By Richard Joseph
This post originally appeared on Brookings: Foresight Africa: Top Priorities for the Continent in 2012
Several years ago, I heard a senior U.S. government official discuss the war in Afghanistan. He described the challenges of the complex nation, and the even greater ones in neighboring Pakistan where large swaths of territory are outside the control of the national government. Americans, he said, should be prepared for military engagement in this multinational arena for 10 to 15 years. It was an eye-opener, not just of the quagmire the United States had rushed into, but the fact that most Americans were unaware of what he stated so convincingly.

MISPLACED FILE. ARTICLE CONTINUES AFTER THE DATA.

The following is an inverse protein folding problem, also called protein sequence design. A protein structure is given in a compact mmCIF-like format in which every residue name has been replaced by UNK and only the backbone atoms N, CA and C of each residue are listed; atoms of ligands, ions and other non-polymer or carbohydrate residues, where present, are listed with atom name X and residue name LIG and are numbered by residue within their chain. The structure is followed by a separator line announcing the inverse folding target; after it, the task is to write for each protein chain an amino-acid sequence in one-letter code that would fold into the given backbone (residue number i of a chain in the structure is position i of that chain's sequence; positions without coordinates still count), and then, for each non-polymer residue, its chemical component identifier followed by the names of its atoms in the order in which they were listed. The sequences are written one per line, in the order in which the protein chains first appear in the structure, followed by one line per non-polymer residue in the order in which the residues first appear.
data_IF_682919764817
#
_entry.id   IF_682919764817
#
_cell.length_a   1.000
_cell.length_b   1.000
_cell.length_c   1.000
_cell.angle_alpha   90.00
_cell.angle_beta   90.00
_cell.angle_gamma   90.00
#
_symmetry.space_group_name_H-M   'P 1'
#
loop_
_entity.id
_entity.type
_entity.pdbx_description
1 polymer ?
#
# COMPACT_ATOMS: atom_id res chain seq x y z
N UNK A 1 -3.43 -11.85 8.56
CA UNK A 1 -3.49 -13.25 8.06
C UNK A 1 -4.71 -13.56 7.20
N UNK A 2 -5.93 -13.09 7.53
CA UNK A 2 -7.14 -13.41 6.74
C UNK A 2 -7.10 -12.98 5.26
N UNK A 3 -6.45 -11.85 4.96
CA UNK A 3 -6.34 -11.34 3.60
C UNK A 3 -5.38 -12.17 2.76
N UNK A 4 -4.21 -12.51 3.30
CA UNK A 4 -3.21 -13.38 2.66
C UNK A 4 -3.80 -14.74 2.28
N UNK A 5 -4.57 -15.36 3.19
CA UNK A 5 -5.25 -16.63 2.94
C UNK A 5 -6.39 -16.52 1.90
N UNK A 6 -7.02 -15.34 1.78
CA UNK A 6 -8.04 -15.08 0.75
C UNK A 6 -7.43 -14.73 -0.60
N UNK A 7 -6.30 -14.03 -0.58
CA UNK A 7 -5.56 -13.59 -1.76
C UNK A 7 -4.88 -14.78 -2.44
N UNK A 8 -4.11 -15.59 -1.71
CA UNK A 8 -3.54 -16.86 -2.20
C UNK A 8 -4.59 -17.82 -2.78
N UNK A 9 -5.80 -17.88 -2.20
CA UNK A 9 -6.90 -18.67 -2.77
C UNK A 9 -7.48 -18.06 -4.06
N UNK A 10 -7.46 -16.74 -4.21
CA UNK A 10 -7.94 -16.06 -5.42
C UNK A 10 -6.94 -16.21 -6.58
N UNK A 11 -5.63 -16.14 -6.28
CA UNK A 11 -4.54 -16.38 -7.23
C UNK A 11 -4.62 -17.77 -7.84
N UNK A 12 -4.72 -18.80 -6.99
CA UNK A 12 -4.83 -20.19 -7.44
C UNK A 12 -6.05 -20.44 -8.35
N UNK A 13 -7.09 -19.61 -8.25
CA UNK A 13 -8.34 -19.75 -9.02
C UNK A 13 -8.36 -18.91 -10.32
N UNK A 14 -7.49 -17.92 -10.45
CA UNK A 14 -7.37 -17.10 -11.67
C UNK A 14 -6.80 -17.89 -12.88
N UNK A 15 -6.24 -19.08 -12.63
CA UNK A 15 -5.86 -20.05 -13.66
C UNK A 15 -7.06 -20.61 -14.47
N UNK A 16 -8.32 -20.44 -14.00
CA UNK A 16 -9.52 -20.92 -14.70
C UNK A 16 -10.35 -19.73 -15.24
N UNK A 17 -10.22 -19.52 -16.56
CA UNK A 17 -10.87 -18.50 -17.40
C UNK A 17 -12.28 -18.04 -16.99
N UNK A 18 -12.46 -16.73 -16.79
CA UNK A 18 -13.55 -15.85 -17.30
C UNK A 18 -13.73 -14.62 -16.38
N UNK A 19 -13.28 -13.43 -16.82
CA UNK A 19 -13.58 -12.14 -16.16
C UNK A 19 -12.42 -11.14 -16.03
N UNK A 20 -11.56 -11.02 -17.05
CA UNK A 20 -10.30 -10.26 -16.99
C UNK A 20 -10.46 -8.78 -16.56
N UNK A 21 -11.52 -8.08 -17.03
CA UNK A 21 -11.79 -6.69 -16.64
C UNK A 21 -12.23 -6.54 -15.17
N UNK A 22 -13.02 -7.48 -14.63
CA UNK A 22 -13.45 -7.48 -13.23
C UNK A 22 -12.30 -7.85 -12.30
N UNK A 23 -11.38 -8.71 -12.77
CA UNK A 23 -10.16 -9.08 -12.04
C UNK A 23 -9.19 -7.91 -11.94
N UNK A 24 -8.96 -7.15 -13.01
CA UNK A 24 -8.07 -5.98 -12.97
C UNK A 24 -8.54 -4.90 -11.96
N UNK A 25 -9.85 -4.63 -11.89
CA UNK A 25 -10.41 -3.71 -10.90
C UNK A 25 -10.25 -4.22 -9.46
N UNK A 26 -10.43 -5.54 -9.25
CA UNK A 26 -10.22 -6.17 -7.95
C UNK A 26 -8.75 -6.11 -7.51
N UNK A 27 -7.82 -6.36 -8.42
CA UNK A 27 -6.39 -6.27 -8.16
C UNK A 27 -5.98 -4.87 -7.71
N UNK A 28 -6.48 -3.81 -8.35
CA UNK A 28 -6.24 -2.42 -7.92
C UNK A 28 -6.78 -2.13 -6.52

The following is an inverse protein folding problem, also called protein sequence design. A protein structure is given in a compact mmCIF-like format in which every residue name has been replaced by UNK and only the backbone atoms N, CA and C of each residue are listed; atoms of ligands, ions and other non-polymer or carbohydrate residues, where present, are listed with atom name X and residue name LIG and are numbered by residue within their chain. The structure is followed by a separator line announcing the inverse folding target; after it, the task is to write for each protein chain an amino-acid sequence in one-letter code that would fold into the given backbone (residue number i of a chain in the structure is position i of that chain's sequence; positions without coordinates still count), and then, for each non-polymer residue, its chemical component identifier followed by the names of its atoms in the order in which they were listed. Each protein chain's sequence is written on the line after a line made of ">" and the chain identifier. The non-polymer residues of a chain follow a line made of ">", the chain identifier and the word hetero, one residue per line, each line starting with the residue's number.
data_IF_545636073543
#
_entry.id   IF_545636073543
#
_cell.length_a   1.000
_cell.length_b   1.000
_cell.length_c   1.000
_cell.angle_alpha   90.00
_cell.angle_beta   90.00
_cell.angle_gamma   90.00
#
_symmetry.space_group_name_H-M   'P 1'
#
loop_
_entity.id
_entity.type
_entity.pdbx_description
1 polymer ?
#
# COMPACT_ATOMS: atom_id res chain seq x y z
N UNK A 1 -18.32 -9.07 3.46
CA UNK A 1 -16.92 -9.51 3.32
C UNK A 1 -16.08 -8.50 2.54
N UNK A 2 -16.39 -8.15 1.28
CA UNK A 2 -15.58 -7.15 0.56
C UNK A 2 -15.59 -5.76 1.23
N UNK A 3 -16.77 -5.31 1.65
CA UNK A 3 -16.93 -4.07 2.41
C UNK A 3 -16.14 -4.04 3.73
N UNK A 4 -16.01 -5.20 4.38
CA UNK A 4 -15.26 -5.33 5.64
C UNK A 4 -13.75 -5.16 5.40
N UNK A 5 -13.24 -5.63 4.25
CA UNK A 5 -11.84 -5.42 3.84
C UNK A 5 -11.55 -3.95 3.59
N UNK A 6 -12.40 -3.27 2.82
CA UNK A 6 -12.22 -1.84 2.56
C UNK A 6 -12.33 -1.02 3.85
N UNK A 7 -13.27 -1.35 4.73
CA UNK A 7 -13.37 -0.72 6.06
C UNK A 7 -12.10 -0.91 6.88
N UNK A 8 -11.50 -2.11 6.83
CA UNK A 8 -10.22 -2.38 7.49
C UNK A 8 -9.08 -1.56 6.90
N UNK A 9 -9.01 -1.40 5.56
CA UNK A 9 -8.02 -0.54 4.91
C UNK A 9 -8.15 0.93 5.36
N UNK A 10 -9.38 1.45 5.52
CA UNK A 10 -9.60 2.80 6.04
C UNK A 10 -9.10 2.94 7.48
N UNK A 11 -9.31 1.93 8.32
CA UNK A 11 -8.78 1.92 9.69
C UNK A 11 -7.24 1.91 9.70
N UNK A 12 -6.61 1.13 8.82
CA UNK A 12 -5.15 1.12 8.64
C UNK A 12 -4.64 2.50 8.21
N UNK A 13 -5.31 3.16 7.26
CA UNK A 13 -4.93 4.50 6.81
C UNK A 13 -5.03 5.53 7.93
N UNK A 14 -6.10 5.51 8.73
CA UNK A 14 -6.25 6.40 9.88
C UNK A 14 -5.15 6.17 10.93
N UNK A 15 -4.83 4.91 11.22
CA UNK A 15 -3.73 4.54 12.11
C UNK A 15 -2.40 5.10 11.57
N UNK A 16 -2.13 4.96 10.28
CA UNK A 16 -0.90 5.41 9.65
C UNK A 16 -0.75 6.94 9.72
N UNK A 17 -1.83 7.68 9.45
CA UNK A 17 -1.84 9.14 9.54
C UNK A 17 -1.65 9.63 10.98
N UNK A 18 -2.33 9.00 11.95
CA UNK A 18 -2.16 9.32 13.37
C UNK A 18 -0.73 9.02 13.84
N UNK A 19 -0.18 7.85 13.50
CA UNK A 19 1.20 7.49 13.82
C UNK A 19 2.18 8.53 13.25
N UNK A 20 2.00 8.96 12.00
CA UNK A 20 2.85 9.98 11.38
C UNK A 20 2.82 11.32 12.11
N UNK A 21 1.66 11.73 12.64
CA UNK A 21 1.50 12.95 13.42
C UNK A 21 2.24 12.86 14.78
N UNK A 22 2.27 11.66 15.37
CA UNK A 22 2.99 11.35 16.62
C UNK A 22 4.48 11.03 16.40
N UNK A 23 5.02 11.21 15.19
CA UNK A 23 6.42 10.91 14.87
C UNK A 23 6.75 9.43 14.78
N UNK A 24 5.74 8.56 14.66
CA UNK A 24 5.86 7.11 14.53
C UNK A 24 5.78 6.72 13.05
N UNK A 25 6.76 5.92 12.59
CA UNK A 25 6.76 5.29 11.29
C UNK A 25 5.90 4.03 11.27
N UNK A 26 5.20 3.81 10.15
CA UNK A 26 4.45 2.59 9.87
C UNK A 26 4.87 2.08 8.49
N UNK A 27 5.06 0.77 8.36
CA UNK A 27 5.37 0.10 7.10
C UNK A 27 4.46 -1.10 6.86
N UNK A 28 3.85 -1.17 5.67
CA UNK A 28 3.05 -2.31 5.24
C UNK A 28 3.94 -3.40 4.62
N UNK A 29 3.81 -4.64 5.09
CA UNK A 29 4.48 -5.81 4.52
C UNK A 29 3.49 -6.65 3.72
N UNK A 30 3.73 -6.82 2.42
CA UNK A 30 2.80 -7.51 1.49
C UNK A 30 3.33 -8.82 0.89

If the current trend continues, one day the same may be said about the band of insecurity from northeast to north- west Africa. This region is likely to experience increasing instability and warfare, while narratives of jihadist revolt and terrorist technologies circulate among its citizens. The countries that may be affected, to differing degrees, include: Mauritania, Mali, Niger, Nigeria, Chad, Cameroon, Central African Republic, Sudan, Congo, Uganda, Kenya, Ethiopia, Eritrea, Djibouti and Somalia. Individuals cross these national borders easily, as do ideas, trading goods and armaments. We tend to think of these countries as occupying different geographical and cultural zones, but the reality on the ground is less hermetic.